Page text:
Stewarts & Hamiltons

TV review by
Joyce Slaton, Common Sense Media
Stewarts & Hamiltons TV Poster Image
Idle rich live frivolously in reality show dud.

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A lot or a little?

The parents' guide to what's in this TV show.

Positive Messages

Family harmony is stressed. 

Positive Role Models & Representations

Most family members are inordinately concerned with romance and material goods, although they spend a lot of time together doing normal stuff such as eating meals. 


A 15-year-old loses his virginity in a sordid bathroom incident; his family stressed only that he should use condoms. We watch as he buys condoms in a store with his father, joking all the while. Models take nude pictures; no private parts visible. References to and jokes about sex. A man gropes a woman's bottom without her permission.


Women are called "bitch" repeatedly. Frequent use of "ass"; other four-letter words bleeped. 


Clips from songs and movies played frequently; we see family members trying to move careers ahead. 

Drinking, Drugs & Smoking

Characters drink beer, wine, and liquor on-screen; they urge each other to do tequila shots. One character's former drug problem is discussed; another smokes marijuana briefly on-screen as loved ones urge her to quit. 

What parents need to know

Parents need to know that Stewarts & Hamiltons is a reality series about a wealthy family in Los Angeles with a number of famous members. They frequently drink on-screen (beer, wine, liquor) at parties and at family dinners. It is strongly implied that a teen also drinks, with no consequences. Some urge others to do tequila shots; at least one person has drug and alcohol problems in his past, which are referred to often. A 15-year-old has sex in a bathroom (offscreen), which is made into a family joke. He's urged to use condoms but not to treat girls more respectfully. He buys condoms with his father, actor George Hamilton, on-screen and implies he'll be having more consequence-free casual sex. Models take nude pictures; no private parts are visible. Expect jokes about and references to sex. Women are called "bitch" many times; "ass" makes an appearance; and infrequent four-letter words are bleeped. Many family members are single and interested in dating; one man describes himself as "horny." Family members seem more interested in spending money and entertaining themselves than engaging in more high-minded pursuits, and teens may get the idea that this is the norm for wealthy, prominent people. 

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What's the story?

Reality show STEWARTS & HAMILTONS focuses on a wealthy blended clan in Los Angeles. Matriarch Alana Stewart, a former model/actress, was once married to vintage movie star George Hamilton; together, they produced son Ashley Hamilton, who found some success in the movies and music in the 1990s before succumbing to addictions, and he's been looking for a comeback ever since. Meanwhile, after Hamilton and Stewart divorced, Alana married rock star Rod Stewart, which resulted in two children: former model Kimberly Stewart and gadabout Sean Stewart (who starred in his own reality show a few years back, Sons of Hollywood). Also in the picture is George's 15-year-old son George Thomas Hamilton (aka GT or George, Jr.), the result of a relationship George had after he and Alana divorced. It's a complicated setup, and the feelings the various Hamilton and Stewarts have for each other also are complicated. But in the end, they're family, and there's nothing they can't solve together with a family dinner and a few cocktails.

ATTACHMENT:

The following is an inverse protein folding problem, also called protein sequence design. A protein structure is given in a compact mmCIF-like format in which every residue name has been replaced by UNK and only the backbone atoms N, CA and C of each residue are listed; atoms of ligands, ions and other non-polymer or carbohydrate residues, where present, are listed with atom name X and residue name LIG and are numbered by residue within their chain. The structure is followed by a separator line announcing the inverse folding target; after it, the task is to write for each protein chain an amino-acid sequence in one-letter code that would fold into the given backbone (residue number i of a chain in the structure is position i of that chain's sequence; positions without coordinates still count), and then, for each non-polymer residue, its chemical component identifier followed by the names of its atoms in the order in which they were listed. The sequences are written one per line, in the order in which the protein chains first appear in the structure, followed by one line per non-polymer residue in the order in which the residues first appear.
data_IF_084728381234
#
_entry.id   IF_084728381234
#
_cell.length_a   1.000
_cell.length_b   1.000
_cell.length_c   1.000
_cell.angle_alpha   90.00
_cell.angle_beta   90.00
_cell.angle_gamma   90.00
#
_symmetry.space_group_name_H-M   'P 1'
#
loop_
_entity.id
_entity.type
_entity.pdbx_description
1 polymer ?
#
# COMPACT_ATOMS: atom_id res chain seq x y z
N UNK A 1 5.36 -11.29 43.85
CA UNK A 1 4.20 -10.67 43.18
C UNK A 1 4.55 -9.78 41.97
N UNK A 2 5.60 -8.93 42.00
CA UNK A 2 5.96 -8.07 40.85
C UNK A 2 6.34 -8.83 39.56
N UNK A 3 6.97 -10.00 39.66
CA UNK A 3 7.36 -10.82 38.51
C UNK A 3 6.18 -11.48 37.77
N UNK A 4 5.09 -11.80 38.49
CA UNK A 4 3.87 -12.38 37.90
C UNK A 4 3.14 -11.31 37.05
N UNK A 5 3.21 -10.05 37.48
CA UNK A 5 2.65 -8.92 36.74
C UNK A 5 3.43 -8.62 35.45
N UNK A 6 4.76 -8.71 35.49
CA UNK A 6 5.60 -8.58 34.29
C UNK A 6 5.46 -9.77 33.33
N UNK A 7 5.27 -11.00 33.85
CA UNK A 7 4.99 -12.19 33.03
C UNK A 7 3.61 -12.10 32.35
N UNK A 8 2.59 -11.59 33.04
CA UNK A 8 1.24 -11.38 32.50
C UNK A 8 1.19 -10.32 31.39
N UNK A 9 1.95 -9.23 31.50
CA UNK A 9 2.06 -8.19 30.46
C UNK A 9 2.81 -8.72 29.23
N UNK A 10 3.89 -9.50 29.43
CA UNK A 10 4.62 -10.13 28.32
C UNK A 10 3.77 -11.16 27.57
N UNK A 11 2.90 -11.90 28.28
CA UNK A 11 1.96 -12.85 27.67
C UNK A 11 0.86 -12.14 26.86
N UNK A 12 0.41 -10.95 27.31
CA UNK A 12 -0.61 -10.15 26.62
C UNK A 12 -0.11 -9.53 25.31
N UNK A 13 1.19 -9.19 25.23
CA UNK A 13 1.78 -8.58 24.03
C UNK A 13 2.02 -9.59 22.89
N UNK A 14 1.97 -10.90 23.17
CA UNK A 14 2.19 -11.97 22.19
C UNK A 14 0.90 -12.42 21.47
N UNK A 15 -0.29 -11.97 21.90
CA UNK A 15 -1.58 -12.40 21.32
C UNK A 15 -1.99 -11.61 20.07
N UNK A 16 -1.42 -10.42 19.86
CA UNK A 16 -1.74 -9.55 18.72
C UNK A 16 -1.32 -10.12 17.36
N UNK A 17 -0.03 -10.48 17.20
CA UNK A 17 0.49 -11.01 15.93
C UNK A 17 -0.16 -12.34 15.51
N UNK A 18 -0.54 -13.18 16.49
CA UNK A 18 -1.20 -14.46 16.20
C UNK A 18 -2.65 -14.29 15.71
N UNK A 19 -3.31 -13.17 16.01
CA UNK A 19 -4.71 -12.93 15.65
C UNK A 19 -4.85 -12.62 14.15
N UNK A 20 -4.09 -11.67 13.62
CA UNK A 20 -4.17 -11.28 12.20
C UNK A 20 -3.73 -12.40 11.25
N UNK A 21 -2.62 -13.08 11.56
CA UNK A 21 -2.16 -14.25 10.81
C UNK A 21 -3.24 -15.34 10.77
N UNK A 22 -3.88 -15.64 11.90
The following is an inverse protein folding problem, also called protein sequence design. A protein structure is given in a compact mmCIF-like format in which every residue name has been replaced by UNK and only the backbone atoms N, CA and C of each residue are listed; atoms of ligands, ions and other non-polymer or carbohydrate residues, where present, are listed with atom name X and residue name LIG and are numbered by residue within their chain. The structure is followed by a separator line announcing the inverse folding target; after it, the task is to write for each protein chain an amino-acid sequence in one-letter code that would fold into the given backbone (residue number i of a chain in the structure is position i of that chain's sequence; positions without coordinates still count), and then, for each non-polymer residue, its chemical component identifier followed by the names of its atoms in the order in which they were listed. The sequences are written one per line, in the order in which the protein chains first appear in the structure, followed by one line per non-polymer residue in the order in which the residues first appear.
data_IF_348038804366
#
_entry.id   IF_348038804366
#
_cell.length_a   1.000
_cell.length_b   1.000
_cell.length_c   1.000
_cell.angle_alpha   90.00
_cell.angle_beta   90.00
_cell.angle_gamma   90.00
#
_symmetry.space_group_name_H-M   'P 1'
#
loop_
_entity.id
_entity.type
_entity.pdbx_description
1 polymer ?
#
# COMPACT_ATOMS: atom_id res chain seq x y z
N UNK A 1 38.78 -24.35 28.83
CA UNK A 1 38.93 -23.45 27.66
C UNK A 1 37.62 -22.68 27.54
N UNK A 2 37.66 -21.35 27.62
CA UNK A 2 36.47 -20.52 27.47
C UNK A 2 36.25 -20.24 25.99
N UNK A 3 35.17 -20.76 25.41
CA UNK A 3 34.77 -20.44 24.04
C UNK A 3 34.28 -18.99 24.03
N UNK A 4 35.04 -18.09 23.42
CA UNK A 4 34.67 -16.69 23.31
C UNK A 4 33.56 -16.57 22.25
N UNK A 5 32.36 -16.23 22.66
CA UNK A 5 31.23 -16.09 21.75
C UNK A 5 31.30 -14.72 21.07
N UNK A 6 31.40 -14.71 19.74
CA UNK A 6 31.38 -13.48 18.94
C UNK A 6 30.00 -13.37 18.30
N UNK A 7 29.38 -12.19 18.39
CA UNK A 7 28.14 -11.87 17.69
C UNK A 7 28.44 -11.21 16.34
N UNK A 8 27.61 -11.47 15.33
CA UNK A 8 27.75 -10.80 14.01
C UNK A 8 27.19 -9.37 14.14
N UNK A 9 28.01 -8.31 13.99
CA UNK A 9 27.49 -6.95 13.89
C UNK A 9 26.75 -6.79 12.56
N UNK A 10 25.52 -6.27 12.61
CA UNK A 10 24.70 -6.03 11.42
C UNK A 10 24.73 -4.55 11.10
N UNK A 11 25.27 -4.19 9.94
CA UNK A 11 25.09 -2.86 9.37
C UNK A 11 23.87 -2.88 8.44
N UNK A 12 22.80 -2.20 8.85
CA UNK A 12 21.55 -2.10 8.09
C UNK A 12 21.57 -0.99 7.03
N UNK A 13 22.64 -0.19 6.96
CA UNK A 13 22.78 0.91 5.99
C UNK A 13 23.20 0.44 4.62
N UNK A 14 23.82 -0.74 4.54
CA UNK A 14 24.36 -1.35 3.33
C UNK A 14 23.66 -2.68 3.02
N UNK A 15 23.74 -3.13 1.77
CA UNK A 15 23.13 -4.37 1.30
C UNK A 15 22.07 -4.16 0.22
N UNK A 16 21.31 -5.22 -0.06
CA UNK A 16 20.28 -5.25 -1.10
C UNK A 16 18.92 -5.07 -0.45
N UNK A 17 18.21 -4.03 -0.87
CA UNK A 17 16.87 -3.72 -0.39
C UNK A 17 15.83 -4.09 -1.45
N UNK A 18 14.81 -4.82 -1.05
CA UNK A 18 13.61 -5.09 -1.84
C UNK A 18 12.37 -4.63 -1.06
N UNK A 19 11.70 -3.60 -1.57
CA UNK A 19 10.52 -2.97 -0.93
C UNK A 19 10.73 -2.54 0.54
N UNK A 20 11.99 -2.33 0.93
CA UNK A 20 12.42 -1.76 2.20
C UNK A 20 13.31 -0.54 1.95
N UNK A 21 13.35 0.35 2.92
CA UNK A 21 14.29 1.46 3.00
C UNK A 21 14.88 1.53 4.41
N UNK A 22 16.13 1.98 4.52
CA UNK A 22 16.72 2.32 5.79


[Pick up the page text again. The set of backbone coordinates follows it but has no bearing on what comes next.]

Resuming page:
Is it any good?

When watching this reality dud, a viewer is mainly tortured by one question: Why was it made? Even the most famous of its participants is a star from bygone times; the rest are less has-beens than never-weres, and they're not amusing, bizarre, or charming enough to want to watch. Reality shows demand either entertainingly over-the-top behavior or looks at people so normal we see ourselves in them; this show has neither. Instead, we watch as a bunch of rich people go underwear shopping, employ therapists as "love architects" for their single kids, drive aimlessly around town, attend charity parties, and otherwise comport themselves like members of the idle rich. It's not actually offensive but it's pretty boring and pointless. For reality completists only.

Talk to your kids about ...

  • Families can talk about the reason for this reality show. Why are these families opening up their lives for inspection? What do they get out of it? What types of recognition or advancement do you think they're hoping for? 

  • Have you heard of any of the participants on Stewarts & Hamiltons before watching the show? Does that make you more or less interested in watching? 

  • Shows about rich people in big cities are reality staples. Why? Why do viewers like to watch the wealthy, privileged, and powerful?

TV details

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